“In five years’ time, we’ll see no difference between what is digital and what is biological,” says Lucy McRae, self-described body architect and science-fiction artist. “We have absolutely no idea how this is going to change our lives. Moving forward, we have to be okay with uncertainty.”

I’m standing with McRae at the National Gallery of Victoria, in the middle of her bizarre, imaginative and often unsettling new show that looks at the human body and technology. That quote about the digital and biological reaching a blurry apex in five years paraphrases Klaus Schwab, German economist and executive chairman of the World Economic Forum. In his 2016 book The Fourth Industrial Revolution, he forecasts a future in which our clothes will be connected to the internet, AI machines will sit on corporate boards, and our bodies will be augmented with 3D-printed organs. The five-year timeframe is McRae’s own addendum, adding urgency to her work.

There are 13 years of work from McRae here, from digital images that resemble the more alien end of fashion photography to thought-provoking films. As our lives become more and more tech-enhanced, McRae asks the big questions. What will genetic engineering and mapping the human genome do to our sense of identity? If we’re going into space, and we’ll be spending future lifetimes there, what impact will that have on our minds?

“I’m not interested in problem solving,” says McRae. “The point of my work is to ask impossible questions and swim upstream. For me, the takeaway is, ‘What aren’t we asking?’”

The result of this line of questioning is a series of striking, colourful images and wild flights of biological fancy. Some ideas are realised with simple means such as digital photography. Cardboard, balloons and pantyhose are strapped across faces, obscuring identity. Bodies are covered in rubber balloons that create hanging sacs of colour. Cotton swabs dripping with paint look like feathers. A man wears an unwieldy outfit made of pantyhose stuffed with soil and grass seeds. One image shows a woman in a cloud of blue soap foam, with no context or explanation as to what this might be.

Before long the show moves onto video and interactive work. Many are collaborations, from music videos and artwork for pop artists – including Architecture In Helsinki (The Biological Bakery, 2014, the video for the track Dream a Little Crazy) and Robyn (the cover of her 2010 album Body Talk) – to a branded short film for Aesop (Morphe, 2012), which features a swallowable perfume. There’s also an intriguing and mesmerising group of short films, culminating in the 10-minute The Institute of Isolation (2016) that adapts the technology and processes used to prepare astronauts’ bodies for space travel into something more human and emotional.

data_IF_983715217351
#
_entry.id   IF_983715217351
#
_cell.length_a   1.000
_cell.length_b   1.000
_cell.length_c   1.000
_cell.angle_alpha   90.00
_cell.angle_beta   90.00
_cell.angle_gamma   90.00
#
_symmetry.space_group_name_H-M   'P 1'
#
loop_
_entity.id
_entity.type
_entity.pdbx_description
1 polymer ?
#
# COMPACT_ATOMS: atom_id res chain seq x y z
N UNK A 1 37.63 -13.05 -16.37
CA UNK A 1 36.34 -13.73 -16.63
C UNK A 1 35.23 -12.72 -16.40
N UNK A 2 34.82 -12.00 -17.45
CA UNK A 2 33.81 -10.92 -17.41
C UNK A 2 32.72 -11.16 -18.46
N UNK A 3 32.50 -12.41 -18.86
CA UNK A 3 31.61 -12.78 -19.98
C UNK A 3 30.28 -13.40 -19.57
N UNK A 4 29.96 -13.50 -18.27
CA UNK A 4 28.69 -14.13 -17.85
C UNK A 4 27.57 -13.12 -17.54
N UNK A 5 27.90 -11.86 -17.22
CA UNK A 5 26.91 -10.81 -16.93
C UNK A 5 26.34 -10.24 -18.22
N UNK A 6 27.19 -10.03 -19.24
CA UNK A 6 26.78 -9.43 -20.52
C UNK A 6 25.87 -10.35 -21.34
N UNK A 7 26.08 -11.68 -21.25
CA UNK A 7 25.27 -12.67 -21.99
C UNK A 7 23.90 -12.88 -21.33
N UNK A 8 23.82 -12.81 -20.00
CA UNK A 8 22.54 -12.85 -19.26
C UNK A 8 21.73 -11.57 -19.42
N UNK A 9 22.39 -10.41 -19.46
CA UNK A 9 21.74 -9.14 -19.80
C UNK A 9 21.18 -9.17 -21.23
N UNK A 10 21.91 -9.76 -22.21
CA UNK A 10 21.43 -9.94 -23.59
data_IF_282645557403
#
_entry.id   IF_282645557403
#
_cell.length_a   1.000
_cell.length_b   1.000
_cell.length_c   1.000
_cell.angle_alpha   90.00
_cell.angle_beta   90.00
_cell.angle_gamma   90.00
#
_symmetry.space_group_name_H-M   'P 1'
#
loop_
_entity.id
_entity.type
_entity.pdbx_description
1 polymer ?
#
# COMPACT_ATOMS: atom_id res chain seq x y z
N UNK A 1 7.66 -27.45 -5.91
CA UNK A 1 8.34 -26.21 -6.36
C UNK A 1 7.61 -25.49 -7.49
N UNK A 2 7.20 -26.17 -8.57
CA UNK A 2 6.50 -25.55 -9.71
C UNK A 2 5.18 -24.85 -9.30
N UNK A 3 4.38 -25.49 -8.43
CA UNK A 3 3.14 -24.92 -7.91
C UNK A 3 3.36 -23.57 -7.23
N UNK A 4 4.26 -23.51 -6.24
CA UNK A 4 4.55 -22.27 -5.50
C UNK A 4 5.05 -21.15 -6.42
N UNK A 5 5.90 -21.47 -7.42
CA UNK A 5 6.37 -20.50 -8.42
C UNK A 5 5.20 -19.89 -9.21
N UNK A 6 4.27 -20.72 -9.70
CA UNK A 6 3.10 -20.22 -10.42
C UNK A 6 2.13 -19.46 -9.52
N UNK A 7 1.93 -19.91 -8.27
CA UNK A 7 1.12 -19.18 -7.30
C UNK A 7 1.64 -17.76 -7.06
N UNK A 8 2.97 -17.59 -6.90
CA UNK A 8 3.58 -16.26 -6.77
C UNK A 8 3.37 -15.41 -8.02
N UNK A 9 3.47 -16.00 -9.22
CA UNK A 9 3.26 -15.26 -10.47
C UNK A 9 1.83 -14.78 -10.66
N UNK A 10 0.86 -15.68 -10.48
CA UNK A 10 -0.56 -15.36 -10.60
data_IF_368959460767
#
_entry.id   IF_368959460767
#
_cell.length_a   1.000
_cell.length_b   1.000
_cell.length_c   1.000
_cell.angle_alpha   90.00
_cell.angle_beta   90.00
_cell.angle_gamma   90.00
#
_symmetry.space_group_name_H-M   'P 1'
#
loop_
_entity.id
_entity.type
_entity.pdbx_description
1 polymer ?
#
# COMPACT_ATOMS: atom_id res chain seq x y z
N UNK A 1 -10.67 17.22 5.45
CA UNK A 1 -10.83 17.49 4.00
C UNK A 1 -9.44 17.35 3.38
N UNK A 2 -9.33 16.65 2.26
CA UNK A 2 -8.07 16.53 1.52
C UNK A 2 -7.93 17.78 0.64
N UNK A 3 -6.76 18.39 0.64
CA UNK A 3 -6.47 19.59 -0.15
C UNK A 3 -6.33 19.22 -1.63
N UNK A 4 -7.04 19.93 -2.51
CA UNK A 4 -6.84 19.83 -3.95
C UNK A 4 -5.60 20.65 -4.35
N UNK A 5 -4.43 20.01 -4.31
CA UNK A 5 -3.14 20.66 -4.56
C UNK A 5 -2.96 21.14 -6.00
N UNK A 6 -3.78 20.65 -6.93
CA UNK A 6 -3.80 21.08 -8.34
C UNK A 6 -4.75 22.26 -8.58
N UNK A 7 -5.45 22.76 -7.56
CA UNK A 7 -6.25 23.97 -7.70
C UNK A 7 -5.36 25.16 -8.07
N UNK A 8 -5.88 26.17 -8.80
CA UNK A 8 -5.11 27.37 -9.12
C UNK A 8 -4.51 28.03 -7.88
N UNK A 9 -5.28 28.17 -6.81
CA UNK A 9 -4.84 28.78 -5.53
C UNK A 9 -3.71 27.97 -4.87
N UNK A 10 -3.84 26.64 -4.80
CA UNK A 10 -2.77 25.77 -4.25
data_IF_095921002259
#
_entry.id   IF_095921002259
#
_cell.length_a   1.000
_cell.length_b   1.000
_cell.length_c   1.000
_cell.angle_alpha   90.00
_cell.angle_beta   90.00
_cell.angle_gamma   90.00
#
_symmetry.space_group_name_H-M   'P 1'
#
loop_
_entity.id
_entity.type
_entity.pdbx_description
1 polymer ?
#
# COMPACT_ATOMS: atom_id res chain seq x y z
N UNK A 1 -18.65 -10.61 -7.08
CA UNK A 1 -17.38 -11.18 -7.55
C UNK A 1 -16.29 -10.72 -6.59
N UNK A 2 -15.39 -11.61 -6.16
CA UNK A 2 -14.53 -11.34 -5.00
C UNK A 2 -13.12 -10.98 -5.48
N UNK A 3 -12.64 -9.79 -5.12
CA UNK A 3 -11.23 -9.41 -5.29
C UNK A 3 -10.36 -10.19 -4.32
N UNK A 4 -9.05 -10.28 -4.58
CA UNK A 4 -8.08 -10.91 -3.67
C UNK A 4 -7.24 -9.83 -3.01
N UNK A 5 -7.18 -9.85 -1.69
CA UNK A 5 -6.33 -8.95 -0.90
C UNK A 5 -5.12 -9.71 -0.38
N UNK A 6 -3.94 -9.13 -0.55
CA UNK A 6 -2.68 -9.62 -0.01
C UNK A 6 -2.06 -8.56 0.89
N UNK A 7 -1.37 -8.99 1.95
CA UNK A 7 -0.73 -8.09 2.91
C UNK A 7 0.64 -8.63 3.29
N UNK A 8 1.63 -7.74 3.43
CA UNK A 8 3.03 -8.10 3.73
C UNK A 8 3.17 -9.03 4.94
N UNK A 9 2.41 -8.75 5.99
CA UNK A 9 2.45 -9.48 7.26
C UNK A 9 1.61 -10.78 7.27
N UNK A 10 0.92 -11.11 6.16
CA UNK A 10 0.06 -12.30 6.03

“The gap between sci-fi and sci-fact is shrinking,” says McRae. “I’m interested in challenging the tropes of science fiction, which is very masculine, mechanical and dark. I’m interested in the fleshy, the visceral, the familiar and the messy. We’re ready for a complete redefinition of science fiction and what it means.”

As we talk, I stand in front of a webcam and have my face mapped and “perfected” by an algorithm (designed by University of Melbourne academic Dr Niels Wouters), then realised into an interactive video called Biometric Mirror (2018). It’s all based on the Marquardt Mask, a standard of perfection used by plastic surgeons.

My face is scanned and the results are played back to me on a screen. The digital analysis tells me my age (which it gets more or less right), my level of happiness (45 per cent, vastly underestimated), aggressiveness (zero per cent, likewise), and kindness (20 per cent, hmm) along with other metrics. It determines my face as 80 per cent “weird”. There’s quite a lot of work to be done. I wait while the algorithm processes my face into perfection. The result is a bizarre, inhuman distortion of my features, my eyes enlarged, my chin pointed. The algorithm would have me believe this is what perfection looks like.

The gallery describes McRae as a science-fiction artist, but a lot of the ideas presented in the show sit on the border of fiction and fact. The technologies she discusses are daunting, but McRae never loses sight of the human factors: emotion, beauty and the bit you can’t quite put your finger on; the indefinable.

Lucy McRae: Body Architect is at NGV Australia, Federation Square until February 9, 2020.